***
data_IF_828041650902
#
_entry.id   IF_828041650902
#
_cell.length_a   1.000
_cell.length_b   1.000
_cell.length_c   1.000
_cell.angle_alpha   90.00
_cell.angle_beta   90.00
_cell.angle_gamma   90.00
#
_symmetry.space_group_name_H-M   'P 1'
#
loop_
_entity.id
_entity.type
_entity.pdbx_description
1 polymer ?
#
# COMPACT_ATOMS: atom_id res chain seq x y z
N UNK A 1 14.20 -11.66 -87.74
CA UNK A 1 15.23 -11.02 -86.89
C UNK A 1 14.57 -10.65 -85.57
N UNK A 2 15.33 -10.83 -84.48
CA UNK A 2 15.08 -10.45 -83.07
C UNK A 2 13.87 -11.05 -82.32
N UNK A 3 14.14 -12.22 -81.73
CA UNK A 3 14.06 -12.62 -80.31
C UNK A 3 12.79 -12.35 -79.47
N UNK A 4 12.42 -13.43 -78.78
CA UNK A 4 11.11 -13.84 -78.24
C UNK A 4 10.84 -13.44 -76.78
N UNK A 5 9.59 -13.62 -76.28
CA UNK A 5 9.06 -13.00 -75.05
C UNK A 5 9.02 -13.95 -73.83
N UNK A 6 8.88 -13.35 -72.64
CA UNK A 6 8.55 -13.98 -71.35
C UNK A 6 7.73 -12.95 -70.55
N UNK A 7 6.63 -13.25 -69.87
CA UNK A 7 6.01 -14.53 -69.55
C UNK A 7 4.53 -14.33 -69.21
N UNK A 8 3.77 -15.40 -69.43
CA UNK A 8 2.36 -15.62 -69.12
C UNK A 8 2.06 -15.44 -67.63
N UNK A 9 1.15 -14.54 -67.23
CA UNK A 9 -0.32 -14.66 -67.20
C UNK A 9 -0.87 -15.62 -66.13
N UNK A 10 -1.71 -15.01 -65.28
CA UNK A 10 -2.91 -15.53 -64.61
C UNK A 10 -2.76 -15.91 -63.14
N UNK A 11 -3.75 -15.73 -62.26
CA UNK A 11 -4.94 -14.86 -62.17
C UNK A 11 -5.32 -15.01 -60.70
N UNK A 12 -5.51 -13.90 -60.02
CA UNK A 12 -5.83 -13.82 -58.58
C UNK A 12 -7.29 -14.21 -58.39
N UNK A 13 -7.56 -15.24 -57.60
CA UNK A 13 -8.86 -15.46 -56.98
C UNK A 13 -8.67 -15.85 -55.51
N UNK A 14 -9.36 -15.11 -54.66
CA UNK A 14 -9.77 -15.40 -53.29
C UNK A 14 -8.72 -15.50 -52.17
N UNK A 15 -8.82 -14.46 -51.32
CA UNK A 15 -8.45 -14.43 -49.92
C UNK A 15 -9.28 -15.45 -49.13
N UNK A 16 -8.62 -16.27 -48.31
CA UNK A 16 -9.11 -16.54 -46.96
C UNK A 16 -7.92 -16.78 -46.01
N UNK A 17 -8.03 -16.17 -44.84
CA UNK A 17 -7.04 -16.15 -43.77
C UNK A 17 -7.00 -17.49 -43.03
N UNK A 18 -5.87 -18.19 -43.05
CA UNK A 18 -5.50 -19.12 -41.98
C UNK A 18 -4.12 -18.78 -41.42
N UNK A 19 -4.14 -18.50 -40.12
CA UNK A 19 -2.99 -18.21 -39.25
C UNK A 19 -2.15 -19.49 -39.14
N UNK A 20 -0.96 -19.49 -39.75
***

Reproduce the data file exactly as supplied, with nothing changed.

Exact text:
data_IF_828041650902
#
_entry.id   IF_828041650902
#
_cell.length_a   1.000
_cell.length_b   1.000
_cell.length_c   1.000
_cell.angle_alpha   90.00
_cell.angle_beta   90.00
_cell.angle_gamma   90.00
#
_symmetry.space_group_name_H-M   'P 1'
#
loop_
_entity.id
_entity.type
_entity.pdbx_description
1 polymer ?
#
# COMPACT_ATOMS: atom_id res chain seq x y z
N UNK A 1 14.20 -11.66 -87.74
CA UNK A 1 15.23 -11.02 -86.89
C UNK A 1 14.57 -10.65 -85.57
N UNK A 2 15.33 -10.83 -84.48
CA UNK A 2 15.08 -10.45 -83.07
C UNK A 2 13.87 -11.05 -82.32
N UNK A 3 14.14 -12.22 -81.73
CA UNK A 3 14.06 -12.62 -80.31
C UNK A 3 12.79 -12.35 -79.47
N UNK A 4 12.42 -13.43 -78.78
CA UNK A 4 11.11 -13.84 -78.24
C UNK A 4 10.84 -13.44 -76.78
N UNK A 5 9.59 -13.62 -76.28
CA UNK A 5 9.06 -13.00 -75.05
C UNK A 5 9.02 -13.95 -73.83
N UNK A 6 8.88 -13.35 -72.64
CA UNK A 6 8.55 -13.98 -71.35
C UNK A 6 7.73 -12.95 -70.55
N UNK A 7 6.63 -13.25 -69.87
CA UNK A 7 6.01 -14.53 -69.55
C UNK A 7 4.53 -14.33 -69.21
N UNK A 8 3.77 -15.40 -69.43
CA UNK A 8 2.36 -15.62 -69.12
C UNK A 8 2.06 -15.44 -67.63
N UNK A 9 1.15 -14.54 -67.23
CA UNK A 9 -0.32 -14.66 -67.20
C UNK A 9 -0.87 -15.62 -66.13
N UNK A 10 -1.71 -15.01 -65.28
CA UNK A 10 -2.91 -15.53 -64.61
C UNK A 10 -2.76 -15.91 -63.14
N UNK A 11 -3.75 -15.73 -62.26
CA UNK A 11 -4.94 -14.86 -62.17
C UNK A 11 -5.32 -15.01 -60.70
N UNK A 12 -5.51 -13.90 -60.02
CA UNK A 12 -5.83 -13.82 -58.58
C UNK A 12 -7.29 -14.21 -58.39
N UNK A 13 -7.56 -15.24 -57.60
CA UNK A 13 -8.86 -15.46 -56.98
C UNK A 13 -8.67 -15.85 -55.51
N UNK A 14 -9.36 -15.11 -54.66
CA UNK A 14 -9.77 -15.40 -53.29
C UNK A 14 -8.72 -15.50 -52.17
N UNK A 15 -8.82 -14.46 -51.32
CA UNK A 15 -8.45 -14.43 -49.92
C UNK A 15 -9.28 -15.45 -49.13
N UNK A 16 -8.62 -16.27 -48.31
CA UNK A 16 -9.11 -16.54 -46.96
C UNK A 16 -7.92 -16.78 -46.01
N UNK A 17 -8.03 -16.17 -44.84
CA UNK A 17 -7.04 -16.15 -43.77
C UNK A 17 -7.00 -17.49 -43.03
N UNK A 18 -5.87 -18.19 -43.05
CA UNK A 18 -5.50 -19.12 -41.98
C UNK A 18 -4.12 -18.78 -41.42
N UNK A 19 -4.14 -18.50 -40.12
CA UNK A 19 -2.99 -18.21 -39.25
C UNK A 19 -2.15 -19.49 -39.14
N UNK A 20 -0.96 -19.49 -39.75